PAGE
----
Like Fermentation and a few other blogs, I was tipped off to an article on Hungarian wine in the current issue of Travel + Leisure. The article is a nice read and reinforces my love of obscure grapes from lesser known areas. The piece communicates an angst about the possible loss of Hungary's unique wine culture to arbiters of the international/modern taste. I agree with the author - the loss of Hungary's native grapes and stylistic traditions would indeed be a detriment to the culture of wine.
Is it possible to have it both ways? If a country or region embraces modern wine in the form of barrel-aged Chardonnay or jammy Syrah, is it a forgone conclusion that its own grape varieties and wine styles are doomed to extinction? I don't know the answer. However, it seems, at least on the surface, that Austria, Hungary's neighbor to the west, has managed to embrace modernity while preserving tradition.
For example, take two of Austria's native grapes: Grüner Veltliner and St. Laurent. Both have names that would make many a wine drinker twitch with confusion. Yet, wine made from these abstract varietals is being embraced in a big way. Zantho's 2003 St. Laurent was blessed with the holy & coveted '90 points' by Robert Parker's Wine Advocate ("What a pleasure to encounter an inexpensive Austrian red so lip-smackingly delicious.."). This all but guarantees international success. And who hasn't heard of (or at least tried to pronounce) Grüner Veltliner? Granted, a garanimals wine drinker may be too busy looking for cuddly critter-bedecked bottles. However, even I, living in the equivalent of wine Timbuktu (i.e. Utah) can waltz down to the state-run wine shop and choose from no fewer than six G.V. selections. How does one explain this?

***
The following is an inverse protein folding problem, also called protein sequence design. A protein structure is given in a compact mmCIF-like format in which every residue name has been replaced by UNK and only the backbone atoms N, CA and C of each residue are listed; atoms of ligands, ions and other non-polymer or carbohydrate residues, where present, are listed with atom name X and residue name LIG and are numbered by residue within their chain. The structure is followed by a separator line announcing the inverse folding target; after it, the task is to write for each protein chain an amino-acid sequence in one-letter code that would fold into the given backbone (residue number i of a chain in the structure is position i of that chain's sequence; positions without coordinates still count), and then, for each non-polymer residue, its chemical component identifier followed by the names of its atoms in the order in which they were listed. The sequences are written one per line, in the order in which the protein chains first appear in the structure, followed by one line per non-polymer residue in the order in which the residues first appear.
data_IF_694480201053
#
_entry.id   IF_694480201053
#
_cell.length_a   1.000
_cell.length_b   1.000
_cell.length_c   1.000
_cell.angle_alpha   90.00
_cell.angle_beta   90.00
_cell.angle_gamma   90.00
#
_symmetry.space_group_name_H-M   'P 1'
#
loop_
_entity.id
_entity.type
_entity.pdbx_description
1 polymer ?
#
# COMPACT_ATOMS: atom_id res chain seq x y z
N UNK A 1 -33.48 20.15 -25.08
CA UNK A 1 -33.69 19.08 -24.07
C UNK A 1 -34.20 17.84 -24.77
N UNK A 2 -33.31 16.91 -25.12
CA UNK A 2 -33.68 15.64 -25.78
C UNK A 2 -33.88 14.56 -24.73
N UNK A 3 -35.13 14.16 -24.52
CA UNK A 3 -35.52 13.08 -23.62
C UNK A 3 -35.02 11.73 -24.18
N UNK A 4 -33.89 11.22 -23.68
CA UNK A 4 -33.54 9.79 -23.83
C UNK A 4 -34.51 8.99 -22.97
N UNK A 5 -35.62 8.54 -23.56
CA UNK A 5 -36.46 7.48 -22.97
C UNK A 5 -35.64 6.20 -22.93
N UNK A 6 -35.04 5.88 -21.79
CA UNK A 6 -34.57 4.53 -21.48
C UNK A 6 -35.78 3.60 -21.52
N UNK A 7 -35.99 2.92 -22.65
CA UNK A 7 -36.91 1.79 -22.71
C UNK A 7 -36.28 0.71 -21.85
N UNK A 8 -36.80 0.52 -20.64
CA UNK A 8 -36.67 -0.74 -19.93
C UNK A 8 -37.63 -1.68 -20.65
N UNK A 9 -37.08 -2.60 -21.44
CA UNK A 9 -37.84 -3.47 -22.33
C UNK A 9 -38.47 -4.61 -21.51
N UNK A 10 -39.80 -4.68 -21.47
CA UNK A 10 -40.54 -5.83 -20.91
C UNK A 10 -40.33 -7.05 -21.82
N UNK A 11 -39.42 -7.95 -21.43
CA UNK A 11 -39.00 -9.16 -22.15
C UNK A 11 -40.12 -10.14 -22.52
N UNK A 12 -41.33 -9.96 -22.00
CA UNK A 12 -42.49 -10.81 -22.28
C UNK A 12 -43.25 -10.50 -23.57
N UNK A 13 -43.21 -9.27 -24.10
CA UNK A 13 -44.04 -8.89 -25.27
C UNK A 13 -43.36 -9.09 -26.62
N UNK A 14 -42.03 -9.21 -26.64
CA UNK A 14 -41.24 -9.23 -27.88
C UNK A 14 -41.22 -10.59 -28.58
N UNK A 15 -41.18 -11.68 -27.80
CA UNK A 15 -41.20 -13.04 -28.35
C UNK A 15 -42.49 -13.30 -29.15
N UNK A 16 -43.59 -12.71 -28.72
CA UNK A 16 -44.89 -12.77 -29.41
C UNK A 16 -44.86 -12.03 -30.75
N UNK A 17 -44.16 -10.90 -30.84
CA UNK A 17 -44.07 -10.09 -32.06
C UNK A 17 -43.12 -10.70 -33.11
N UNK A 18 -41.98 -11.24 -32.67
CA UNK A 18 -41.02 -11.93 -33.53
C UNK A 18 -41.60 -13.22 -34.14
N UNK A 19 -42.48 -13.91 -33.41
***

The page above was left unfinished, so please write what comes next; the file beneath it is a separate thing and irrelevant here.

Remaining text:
My preliminary hypothesis is that Austria has preserved its wine traditions while simultaneously embracing innovation and modernity. Austria offers unique, tradition-rich wine from centuries old vineyards in regions like the Wachau and Kremstal. In contrast, Styria, in southern Austria, produces modern wines made from international varietals like Chardonnay and Sauvignon Blanc. In fact, many wines from these regions are made in sleek, ultramodern wineries.
This juxtaposition of tradition with modernity is what intrigues me most about Austrian wine. On the surface, it seems that both traditionalists and the avant garde are coexisting, and, in fact, thriving. Is this the case, or is there a hidden struggle? I'm excited to start looking for the answer on May 15th.
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